Being a good listener and speaking a common language
In the latest landbridge blog, Susannah Bolton, Director of Knowledge Exchange at the Agriculture and Horticulture Development Board, reflects on the recent Landbridge SIP workshop, which gave her a useful insight into how sustainable intensification, or maybe these kinds of practices under a different name - could make a real difference on the farm and what land based professionals need in order to make this happen.
Heritage value of parks and gardens
Recent research has shown that parks and gardens have considerable heritage value for people, suggesting that their appreciation extends beyond obvious aesthetic and/or recreational values. These essential environmental and cultural assets provide areas for recreation, leisure, and social activity; contribute to our health, local economies and wellbeing; offer space for nature to flourish; and enhance the environmental resilience of the built environment. LWEC PPN 36 Taking account of heritage value of parks and gardens considers the implications of this for managers of these important open spaces.
Season and method is important for safer application of slurry
Dairy farming generates large volumes of liquid manure - or slurry - which is ultimately recycled to agricultural land as a valuable source of plant nutrients. Research carried out by the Governance of Livestock Disease project as part of the Relu programme show a significant increase in faecal indicator organism (FIO) persistence (measured by the half-life of E. coli and intestinal enterococci) when slurry was applied to grassland via shallow injection and significantly higher decay rates for FIOs applied to grassland in spring relative to summer and autumn. Significant differences in the behaviour of E. coli and intestinal enterococci over time were observed, with E. coli half-lives influenced more strongly by season of application relative to the intestinal enterococci population. While shallow injection of slurry can reduce agricultural GHG emissions to air it can also prolong the persistence of FIOs in soil, potentially increasing the risk of their subsequent transfer to water. The research is published in the Journal of Environmental Management.
How can dynamic models of macronutrient behaviour be developed and applied to guide environmental policy?
Human activities such as industrial production, transport, agriculture, urbanisation, domestic detergent use and sewage treatment interfere with natural macronutrient cycles, unbalancing them, with unintended and largely undesirable environmental consequences. These macronutrient elements - carbon, nitrogen and phosphorus - are central to life processes and their biogeochemical cycles are intertwined in air, land and water. Combatting these effects requires policies that address the future impact of excess nutrients but how can policymakers address the problem? LWEC Policy and Practice Note no 35 The unbalanced cycles of carbon, nitrogen and phosphorus: national scale forecasting outlines the latest evidence on how models can be used to help policymakers and environmental regulators to address this problem by demonstrating how multiple pollutants interact and alter in response to changes in climate, land use and atmospheric pollution.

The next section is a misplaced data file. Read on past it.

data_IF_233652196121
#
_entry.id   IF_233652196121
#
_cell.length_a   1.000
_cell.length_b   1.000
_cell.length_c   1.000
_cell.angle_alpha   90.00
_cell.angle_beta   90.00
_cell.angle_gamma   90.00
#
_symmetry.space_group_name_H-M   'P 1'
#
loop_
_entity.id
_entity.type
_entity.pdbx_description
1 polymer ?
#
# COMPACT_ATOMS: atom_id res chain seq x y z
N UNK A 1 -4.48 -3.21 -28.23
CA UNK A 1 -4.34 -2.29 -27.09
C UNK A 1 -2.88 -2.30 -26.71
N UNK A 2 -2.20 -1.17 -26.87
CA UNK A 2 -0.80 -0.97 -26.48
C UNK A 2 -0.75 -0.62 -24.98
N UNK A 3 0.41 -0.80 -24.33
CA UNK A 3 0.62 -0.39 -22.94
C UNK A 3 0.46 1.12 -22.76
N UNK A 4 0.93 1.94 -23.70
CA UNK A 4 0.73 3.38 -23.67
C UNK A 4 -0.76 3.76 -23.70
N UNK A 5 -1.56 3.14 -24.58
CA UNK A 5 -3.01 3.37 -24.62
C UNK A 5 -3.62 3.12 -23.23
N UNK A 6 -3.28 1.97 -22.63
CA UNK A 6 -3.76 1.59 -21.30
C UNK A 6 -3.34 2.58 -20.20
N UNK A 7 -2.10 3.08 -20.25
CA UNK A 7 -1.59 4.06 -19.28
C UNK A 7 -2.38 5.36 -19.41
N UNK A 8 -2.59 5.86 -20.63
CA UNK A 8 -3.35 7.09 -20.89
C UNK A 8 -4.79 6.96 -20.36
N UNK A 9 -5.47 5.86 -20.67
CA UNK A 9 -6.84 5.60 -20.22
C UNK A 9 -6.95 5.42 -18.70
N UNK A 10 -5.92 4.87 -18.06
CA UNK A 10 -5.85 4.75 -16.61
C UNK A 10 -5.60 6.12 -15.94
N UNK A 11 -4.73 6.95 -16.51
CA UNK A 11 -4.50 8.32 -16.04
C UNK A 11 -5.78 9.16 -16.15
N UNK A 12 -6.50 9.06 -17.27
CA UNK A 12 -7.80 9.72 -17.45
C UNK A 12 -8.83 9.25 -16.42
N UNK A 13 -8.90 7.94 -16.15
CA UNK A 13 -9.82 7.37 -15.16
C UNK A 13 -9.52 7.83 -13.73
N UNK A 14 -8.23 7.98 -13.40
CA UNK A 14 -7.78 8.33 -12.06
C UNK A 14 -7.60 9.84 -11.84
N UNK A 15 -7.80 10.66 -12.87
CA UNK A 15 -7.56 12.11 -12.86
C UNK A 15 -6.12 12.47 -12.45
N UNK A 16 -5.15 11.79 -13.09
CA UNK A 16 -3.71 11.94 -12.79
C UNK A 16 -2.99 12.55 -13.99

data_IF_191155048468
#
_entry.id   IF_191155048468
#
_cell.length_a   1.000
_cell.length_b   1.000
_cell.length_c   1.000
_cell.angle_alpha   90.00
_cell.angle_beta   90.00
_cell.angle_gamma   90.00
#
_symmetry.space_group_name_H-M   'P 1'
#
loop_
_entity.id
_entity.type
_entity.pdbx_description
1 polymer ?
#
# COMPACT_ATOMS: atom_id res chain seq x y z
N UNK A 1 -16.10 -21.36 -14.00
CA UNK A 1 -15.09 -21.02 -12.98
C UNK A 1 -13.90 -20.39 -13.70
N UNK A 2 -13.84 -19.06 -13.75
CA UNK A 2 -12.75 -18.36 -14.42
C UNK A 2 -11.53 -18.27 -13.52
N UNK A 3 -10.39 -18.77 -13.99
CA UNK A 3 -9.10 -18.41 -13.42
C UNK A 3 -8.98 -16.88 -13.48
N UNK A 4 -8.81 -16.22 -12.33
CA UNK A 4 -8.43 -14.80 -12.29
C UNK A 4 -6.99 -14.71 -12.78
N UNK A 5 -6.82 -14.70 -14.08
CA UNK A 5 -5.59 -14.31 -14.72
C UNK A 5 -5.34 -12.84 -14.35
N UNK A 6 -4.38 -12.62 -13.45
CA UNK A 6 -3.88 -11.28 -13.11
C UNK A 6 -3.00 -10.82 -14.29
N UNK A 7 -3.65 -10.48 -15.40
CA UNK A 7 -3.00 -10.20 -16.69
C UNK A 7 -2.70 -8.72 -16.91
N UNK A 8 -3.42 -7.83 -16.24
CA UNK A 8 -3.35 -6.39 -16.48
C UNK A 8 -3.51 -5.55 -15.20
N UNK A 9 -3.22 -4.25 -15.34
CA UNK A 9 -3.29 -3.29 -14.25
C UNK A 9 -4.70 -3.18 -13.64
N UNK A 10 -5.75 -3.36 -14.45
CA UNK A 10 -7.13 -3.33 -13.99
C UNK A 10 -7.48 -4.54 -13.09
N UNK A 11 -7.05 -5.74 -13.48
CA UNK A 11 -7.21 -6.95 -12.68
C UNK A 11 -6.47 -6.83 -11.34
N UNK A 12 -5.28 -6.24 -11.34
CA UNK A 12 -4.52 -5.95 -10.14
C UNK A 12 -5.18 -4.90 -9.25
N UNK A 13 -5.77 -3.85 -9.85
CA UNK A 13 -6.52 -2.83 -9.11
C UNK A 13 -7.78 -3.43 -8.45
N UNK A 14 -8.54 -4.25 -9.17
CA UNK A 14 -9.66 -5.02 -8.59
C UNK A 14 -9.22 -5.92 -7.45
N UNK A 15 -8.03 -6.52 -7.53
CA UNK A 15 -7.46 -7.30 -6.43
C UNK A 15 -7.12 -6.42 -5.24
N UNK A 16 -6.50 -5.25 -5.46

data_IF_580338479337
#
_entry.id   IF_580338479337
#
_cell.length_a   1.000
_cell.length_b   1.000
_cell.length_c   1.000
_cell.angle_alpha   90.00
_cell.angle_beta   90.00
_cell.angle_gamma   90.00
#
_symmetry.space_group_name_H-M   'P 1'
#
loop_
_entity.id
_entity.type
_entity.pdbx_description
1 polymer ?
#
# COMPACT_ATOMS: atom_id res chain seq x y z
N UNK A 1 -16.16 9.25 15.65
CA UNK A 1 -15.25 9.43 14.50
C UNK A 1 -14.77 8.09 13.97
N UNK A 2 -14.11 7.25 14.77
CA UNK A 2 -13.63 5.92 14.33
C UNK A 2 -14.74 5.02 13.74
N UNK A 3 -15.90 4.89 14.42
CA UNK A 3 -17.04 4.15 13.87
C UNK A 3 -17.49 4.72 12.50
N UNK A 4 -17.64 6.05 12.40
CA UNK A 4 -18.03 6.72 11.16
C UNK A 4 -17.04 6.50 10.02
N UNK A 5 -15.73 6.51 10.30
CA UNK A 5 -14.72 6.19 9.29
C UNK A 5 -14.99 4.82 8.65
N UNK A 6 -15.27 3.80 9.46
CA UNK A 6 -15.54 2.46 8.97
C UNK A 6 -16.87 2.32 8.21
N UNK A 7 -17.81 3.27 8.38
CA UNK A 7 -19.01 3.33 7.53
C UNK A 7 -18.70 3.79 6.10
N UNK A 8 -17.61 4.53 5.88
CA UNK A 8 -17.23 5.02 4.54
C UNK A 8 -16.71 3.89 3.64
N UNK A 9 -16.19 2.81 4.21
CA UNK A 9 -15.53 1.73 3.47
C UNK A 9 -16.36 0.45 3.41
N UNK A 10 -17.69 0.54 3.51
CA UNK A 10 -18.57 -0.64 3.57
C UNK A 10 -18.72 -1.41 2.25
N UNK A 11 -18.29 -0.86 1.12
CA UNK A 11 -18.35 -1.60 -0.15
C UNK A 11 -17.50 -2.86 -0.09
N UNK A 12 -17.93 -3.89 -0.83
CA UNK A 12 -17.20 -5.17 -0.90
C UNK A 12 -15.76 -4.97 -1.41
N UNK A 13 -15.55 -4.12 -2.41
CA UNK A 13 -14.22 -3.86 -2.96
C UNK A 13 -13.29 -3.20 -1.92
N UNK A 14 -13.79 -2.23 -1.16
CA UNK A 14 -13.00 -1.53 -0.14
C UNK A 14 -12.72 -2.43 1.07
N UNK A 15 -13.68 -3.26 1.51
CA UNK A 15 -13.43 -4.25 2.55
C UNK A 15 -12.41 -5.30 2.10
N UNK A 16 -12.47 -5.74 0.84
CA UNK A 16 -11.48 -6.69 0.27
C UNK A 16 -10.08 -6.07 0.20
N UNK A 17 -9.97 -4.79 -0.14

SIP-landbridge workshop - Sustainable intensification: what role for advisers?
As farmers are required to produce more and more from their land the skills and knowledge of the farm adviser are becoming more important than ever. Sustainable intensification is an important approach for farmers and all land professionals but how practical or useful are the techniques and tools being developed, and how willing will clients be to adopt new systems? In association with the Sustainable Intensification Research Platform (SIP), landbridge hosted a workshop at Nafferton Farm in Northumberland on 8th September 2016, providing opportunities for advisers to explore these issues and learn more about the SIP. With a keynote from Michael Winter and excellent presentations from SIP Study Farm leads Gillian Butler, Chris Stoate and Dave Chadwick, the day also featured a farm walk to examine the interventions being tested at Nafferton. The workshop included lively breakout sessions where advisers, their professional associations, representatives of agricultural and ancillary industries, researchers and knowledge exchange specialists considered how advisory professionals might use the findings emerging from the SIP and further refine these based on their own knowledge and expertise in providing advice to clients. Findings from the event will be used to generate recommendations for a forthcoming SIP policy note on the role of advisers in sustainable intensification.
RICS Rural Conference: preferential rate for landbridge members
RICS Rural Mid-Session conference takes place on 10th November 2016 at SNH Battleby in Perth and RICS is offering landbridge members the opportunity to attend at a preferential rate (70GBP rather than 108GBP plus VAT). The full programme and further details can be found here. Topics being discussed include the impact of Brexit on Scotlands economy and the implications of the Land Reform Act. If you are interested in attending, please contact email@example.com at landbridge to obtain the promotional code.